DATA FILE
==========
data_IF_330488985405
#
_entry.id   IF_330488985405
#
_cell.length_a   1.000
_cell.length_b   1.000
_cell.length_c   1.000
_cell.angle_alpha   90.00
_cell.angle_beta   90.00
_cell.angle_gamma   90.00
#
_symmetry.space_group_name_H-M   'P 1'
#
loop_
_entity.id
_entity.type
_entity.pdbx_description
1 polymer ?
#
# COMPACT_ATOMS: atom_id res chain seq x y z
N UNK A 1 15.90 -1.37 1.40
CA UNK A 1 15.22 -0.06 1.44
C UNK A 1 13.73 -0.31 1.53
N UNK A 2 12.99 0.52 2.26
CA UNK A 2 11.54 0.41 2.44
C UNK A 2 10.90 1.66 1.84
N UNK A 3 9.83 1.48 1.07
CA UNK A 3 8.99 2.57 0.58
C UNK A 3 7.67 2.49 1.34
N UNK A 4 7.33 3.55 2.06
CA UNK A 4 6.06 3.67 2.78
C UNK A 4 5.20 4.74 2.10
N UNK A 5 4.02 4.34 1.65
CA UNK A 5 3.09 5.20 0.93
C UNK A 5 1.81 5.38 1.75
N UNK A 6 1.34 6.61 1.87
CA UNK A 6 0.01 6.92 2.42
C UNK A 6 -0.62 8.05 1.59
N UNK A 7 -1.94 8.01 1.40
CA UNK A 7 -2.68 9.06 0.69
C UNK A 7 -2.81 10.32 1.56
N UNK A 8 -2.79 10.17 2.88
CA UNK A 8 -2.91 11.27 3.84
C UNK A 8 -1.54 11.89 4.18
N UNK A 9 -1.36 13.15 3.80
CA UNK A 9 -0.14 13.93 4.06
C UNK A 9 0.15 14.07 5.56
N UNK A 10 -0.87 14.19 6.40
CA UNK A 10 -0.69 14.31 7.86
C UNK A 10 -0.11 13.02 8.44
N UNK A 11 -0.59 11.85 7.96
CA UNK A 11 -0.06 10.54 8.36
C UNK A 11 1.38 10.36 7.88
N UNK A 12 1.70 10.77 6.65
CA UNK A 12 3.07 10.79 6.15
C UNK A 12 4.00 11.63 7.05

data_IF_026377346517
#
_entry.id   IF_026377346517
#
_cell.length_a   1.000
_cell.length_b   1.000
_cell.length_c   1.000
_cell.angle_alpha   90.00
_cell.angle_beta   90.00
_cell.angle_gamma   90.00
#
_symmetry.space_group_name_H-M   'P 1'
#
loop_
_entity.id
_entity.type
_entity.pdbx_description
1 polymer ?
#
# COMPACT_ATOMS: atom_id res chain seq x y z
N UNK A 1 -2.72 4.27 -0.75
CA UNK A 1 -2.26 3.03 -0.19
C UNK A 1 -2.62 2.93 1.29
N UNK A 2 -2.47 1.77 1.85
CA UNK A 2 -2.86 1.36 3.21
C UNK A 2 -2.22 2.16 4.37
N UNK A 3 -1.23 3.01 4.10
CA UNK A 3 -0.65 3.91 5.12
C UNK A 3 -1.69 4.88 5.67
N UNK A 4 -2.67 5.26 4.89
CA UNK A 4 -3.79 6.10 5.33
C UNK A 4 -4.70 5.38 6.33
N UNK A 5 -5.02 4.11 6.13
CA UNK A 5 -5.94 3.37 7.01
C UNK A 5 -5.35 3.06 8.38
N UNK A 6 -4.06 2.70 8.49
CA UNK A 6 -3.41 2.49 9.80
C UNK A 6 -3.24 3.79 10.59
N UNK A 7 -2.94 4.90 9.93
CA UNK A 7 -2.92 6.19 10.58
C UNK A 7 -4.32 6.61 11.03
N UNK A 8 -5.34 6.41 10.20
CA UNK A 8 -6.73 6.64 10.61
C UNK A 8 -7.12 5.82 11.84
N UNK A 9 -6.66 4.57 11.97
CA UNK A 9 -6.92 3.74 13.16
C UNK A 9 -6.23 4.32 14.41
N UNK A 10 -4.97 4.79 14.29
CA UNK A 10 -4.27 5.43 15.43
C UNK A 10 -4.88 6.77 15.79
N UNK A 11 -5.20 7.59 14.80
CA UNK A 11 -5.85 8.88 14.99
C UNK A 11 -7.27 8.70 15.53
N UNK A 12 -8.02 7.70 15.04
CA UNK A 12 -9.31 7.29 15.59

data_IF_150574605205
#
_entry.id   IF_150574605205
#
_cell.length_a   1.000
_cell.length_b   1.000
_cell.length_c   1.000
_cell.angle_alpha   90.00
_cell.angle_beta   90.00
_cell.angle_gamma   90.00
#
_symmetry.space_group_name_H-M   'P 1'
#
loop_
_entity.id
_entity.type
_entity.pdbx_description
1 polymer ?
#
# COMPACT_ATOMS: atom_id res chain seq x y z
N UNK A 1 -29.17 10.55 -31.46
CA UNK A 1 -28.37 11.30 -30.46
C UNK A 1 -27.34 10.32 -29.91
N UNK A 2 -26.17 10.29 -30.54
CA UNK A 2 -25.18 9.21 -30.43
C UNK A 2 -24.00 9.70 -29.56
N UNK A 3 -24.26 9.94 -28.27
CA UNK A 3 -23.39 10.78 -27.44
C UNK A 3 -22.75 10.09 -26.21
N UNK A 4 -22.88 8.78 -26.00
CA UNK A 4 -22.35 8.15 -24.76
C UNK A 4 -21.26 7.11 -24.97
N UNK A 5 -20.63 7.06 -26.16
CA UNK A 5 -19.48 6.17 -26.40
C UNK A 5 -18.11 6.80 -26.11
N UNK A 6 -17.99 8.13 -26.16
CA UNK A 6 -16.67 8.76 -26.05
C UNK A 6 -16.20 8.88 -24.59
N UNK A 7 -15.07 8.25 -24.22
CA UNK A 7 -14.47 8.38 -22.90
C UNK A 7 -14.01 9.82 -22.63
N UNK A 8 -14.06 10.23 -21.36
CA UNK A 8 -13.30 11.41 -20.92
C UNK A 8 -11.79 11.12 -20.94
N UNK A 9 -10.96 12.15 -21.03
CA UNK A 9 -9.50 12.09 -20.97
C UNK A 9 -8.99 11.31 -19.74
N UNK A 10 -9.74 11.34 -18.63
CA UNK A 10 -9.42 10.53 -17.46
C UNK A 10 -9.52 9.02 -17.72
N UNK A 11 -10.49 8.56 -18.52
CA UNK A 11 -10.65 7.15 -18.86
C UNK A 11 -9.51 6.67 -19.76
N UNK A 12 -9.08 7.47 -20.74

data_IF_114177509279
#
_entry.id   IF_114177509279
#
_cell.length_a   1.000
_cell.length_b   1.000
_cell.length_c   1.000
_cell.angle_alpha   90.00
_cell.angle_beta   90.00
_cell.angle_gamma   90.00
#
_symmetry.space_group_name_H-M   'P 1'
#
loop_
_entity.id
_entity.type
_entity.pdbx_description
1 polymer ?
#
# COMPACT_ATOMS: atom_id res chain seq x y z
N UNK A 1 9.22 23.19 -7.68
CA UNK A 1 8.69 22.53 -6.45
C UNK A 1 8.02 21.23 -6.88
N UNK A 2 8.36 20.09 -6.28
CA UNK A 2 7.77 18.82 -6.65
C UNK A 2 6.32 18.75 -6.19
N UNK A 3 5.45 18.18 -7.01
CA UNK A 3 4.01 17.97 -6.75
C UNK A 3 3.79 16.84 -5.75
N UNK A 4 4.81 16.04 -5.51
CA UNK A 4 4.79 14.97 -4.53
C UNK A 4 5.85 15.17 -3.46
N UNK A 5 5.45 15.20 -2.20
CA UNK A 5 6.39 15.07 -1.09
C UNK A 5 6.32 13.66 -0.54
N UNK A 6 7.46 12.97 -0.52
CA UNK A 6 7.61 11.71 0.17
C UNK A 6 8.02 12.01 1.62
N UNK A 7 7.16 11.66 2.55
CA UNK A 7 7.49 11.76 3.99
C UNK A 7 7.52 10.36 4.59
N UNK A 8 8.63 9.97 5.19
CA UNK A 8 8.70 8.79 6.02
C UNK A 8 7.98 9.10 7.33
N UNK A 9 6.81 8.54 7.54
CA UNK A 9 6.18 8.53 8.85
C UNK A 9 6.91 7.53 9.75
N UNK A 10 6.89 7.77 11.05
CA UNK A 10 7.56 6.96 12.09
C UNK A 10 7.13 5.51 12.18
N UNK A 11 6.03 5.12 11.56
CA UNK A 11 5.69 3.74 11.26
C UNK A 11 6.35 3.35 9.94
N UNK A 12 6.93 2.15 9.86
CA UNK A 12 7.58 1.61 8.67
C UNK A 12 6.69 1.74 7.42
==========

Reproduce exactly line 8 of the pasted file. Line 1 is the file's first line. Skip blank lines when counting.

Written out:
_cell.angle_alpha   90.00